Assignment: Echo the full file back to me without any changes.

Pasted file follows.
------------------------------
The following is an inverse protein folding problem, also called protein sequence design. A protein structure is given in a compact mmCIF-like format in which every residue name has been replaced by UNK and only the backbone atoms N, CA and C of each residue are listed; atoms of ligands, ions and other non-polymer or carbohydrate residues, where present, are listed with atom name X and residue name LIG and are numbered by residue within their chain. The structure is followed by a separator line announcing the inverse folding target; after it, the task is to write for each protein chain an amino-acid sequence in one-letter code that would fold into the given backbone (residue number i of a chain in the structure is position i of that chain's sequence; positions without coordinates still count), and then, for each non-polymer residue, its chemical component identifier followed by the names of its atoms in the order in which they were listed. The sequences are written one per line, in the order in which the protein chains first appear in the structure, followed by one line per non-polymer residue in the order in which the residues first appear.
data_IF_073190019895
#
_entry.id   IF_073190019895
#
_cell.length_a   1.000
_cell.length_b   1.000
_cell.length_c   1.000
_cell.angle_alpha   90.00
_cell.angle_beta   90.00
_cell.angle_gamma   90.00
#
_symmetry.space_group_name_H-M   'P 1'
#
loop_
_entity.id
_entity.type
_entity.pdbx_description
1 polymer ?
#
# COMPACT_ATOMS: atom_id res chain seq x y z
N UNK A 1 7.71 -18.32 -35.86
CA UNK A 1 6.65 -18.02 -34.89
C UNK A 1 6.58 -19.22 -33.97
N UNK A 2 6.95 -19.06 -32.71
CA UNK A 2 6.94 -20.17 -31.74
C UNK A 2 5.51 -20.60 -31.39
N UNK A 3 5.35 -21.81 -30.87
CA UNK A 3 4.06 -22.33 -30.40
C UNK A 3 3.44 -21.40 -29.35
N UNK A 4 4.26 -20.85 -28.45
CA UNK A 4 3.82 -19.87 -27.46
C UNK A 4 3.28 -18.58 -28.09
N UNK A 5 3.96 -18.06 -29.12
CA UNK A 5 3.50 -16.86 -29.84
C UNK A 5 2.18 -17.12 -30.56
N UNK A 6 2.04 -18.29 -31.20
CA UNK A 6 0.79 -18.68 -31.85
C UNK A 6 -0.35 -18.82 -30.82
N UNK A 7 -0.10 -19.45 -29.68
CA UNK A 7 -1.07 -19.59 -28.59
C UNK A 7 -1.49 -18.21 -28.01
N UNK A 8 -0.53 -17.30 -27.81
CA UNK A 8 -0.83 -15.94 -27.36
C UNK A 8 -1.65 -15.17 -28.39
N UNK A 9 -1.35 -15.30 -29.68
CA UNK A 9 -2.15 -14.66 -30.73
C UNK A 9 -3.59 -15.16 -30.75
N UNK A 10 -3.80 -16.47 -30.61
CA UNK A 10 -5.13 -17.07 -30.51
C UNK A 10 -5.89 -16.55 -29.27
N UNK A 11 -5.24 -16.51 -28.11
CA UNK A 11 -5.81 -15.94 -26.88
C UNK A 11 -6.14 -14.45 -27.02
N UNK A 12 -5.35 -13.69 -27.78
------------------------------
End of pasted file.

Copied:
The following is an inverse protein folding problem, also called protein sequence design. A protein structure is given in a compact mmCIF-like format in which every residue name has been replaced by UNK and only the backbone atoms N, CA and C of each residue are listed; atoms of ligands, ions and other non-polymer or carbohydrate residues, where present, are listed with atom name X and residue name LIG and are numbered by residue within their chain. The structure is followed by a separator line announcing the inverse folding target; after it, the task is to write for each protein chain an amino-acid sequence in one-letter code that would fold into the given backbone (residue number i of a chain in the structure is position i of that chain's sequence; positions without coordinates still count), and then, for each non-polymer residue, its chemical component identifier followed by the names of its atoms in the order in which they were listed. The sequences are written one per line, in the order in which the protein chains first appear in the structure, followed by one line per non-polymer residue in the order in which the residues first appear.
data_IF_073190019895
#
_entry.id   IF_073190019895
#
_cell.length_a   1.000
_cell.length_b   1.000
_cell.length_c   1.000
_cell.angle_alpha   90.00
_cell.angle_beta   90.00
_cell.angle_gamma   90.00
#
_symmetry.space_group_name_H-M   'P 1'
#
loop_
_entity.id
_entity.type
_entity.pdbx_description
1 polymer ?
#
# COMPACT_ATOMS: atom_id res chain seq x y z
N UNK A 1 7.71 -18.32 -35.86
CA UNK A 1 6.65 -18.02 -34.89
C UNK A 1 6.58 -19.22 -33.97
N UNK A 2 6.95 -19.06 -32.71
CA UNK A 2 6.94 -20.17 -31.74
C UNK A 2 5.51 -20.60 -31.39
N UNK A 3 5.35 -21.81 -30.87
CA UNK A 3 4.06 -22.33 -30.40
C UNK A 3 3.44 -21.40 -29.35
N UNK A 4 4.26 -20.85 -28.45
CA UNK A 4 3.82 -19.87 -27.46
C UNK A 4 3.28 -18.58 -28.09
N UNK A 5 3.96 -18.06 -29.12
CA UNK A 5 3.50 -16.86 -29.84
C UNK A 5 2.18 -17.12 -30.56
N UNK A 6 2.04 -18.29 -31.20
CA UNK A 6 0.79 -18.68 -31.85
C UNK A 6 -0.35 -18.82 -30.82
N UNK A 7 -0.10 -19.45 -29.68
CA UNK A 7 -1.07 -19.59 -28.59
C UNK A 7 -1.49 -18.21 -28.01
N UNK A 8 -0.53 -17.30 -27.81
CA UNK A 8 -0.83 -15.94 -27.36
C UNK A 8 -1.65 -15.17 -28.39
N UNK A 9 -1.35 -15.30 -29.68
CA UNK A 9 -2.15 -14.66 -30.73
C UNK A 9 -3.59 -15.16 -30.75
N UNK A 10 -3.80 -16.47 -30.61
CA UNK A 10 -5.13 -17.07 -30.51
C UNK A 10 -5.89 -16.55 -29.27
N UNK A 11 -5.24 -16.51 -28.11
CA UNK A 11 -5.81 -15.94 -26.88
C UNK A 11 -6.14 -14.45 -27.02
N UNK A 12 -5.35 -13.69 -27.78